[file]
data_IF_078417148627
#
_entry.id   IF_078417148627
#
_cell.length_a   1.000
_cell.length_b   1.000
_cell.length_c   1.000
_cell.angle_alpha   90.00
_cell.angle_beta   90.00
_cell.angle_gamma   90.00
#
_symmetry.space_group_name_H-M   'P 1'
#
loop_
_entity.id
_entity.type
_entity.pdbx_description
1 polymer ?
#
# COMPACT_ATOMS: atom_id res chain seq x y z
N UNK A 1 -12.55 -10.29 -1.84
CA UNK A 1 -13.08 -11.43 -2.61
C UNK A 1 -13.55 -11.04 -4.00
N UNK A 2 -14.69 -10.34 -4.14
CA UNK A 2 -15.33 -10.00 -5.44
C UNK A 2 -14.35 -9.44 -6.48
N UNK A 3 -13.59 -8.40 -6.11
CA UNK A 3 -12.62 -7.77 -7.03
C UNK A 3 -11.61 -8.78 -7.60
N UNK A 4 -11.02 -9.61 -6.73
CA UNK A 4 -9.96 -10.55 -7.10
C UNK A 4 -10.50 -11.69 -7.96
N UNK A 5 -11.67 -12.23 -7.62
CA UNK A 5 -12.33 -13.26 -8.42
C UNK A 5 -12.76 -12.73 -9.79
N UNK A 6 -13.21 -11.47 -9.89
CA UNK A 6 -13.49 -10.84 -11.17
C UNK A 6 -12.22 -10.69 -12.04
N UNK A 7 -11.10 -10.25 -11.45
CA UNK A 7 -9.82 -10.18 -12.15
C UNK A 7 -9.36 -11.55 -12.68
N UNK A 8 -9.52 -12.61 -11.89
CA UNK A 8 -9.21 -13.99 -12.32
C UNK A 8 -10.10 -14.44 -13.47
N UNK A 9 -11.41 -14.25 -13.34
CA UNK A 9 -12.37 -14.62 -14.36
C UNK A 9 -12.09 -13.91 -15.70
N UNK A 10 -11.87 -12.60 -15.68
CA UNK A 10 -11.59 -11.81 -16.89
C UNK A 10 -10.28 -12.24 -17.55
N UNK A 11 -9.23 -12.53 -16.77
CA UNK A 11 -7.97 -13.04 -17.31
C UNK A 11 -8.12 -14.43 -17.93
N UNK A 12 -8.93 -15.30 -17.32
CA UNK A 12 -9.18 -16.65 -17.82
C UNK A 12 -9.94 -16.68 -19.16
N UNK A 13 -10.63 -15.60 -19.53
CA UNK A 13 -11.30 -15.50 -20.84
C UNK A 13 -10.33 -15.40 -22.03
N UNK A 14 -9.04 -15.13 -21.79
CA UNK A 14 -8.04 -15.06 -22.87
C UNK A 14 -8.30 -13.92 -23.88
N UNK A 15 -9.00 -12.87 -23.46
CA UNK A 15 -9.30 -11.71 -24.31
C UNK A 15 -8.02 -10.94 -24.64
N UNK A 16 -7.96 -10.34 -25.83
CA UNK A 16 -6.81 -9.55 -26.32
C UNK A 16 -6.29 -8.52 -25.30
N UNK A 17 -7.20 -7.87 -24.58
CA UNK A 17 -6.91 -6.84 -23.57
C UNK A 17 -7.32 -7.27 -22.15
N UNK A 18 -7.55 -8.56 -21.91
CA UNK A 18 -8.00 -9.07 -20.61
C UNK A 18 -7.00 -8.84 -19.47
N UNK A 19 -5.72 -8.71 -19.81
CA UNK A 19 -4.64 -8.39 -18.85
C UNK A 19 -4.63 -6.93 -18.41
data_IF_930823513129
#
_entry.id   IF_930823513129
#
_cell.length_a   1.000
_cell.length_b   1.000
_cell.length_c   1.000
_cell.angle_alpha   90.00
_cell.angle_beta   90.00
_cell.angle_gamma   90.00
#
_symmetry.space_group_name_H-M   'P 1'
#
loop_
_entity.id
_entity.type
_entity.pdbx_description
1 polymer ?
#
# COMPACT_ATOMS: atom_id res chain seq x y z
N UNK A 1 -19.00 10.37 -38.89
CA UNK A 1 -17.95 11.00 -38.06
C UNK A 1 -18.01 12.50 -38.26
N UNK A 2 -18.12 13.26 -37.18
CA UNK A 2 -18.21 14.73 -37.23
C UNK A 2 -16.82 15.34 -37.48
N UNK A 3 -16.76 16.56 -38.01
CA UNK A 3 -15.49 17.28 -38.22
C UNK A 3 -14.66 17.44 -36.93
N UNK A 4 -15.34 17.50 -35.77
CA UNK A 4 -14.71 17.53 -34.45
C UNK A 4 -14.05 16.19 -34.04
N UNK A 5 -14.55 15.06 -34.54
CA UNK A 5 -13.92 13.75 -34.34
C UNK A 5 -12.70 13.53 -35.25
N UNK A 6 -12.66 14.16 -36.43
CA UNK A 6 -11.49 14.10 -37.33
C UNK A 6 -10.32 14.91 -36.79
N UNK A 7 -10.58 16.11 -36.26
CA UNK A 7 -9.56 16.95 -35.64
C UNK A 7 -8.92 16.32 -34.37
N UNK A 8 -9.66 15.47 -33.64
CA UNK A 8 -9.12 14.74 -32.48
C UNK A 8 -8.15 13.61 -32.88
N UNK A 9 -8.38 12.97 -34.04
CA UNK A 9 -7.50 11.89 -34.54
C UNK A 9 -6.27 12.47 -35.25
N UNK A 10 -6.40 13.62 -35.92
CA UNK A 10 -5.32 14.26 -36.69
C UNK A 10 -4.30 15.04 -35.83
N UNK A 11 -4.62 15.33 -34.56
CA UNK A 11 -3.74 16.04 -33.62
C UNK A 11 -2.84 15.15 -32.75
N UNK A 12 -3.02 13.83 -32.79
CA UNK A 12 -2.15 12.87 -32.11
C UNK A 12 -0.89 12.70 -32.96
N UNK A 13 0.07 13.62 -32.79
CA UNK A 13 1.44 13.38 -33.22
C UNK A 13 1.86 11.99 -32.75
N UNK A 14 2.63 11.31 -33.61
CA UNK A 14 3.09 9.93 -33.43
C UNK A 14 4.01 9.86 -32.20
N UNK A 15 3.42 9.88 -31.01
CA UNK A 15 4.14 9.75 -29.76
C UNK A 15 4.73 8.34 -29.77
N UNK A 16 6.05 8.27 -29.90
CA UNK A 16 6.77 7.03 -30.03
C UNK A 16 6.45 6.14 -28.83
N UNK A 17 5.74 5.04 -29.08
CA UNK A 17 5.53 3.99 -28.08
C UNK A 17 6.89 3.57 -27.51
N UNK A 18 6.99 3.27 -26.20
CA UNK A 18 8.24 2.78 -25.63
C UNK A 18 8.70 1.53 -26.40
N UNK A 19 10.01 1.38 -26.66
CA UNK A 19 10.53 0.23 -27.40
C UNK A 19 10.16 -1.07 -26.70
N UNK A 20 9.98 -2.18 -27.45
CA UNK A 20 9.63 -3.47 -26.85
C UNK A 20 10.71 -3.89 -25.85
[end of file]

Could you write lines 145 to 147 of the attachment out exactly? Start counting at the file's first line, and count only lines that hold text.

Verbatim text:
C UNK A 16 6.45 6.14 -28.83
N UNK A 17 5.74 5.04 -29.08
CA UNK A 17 5.53 3.99 -28.08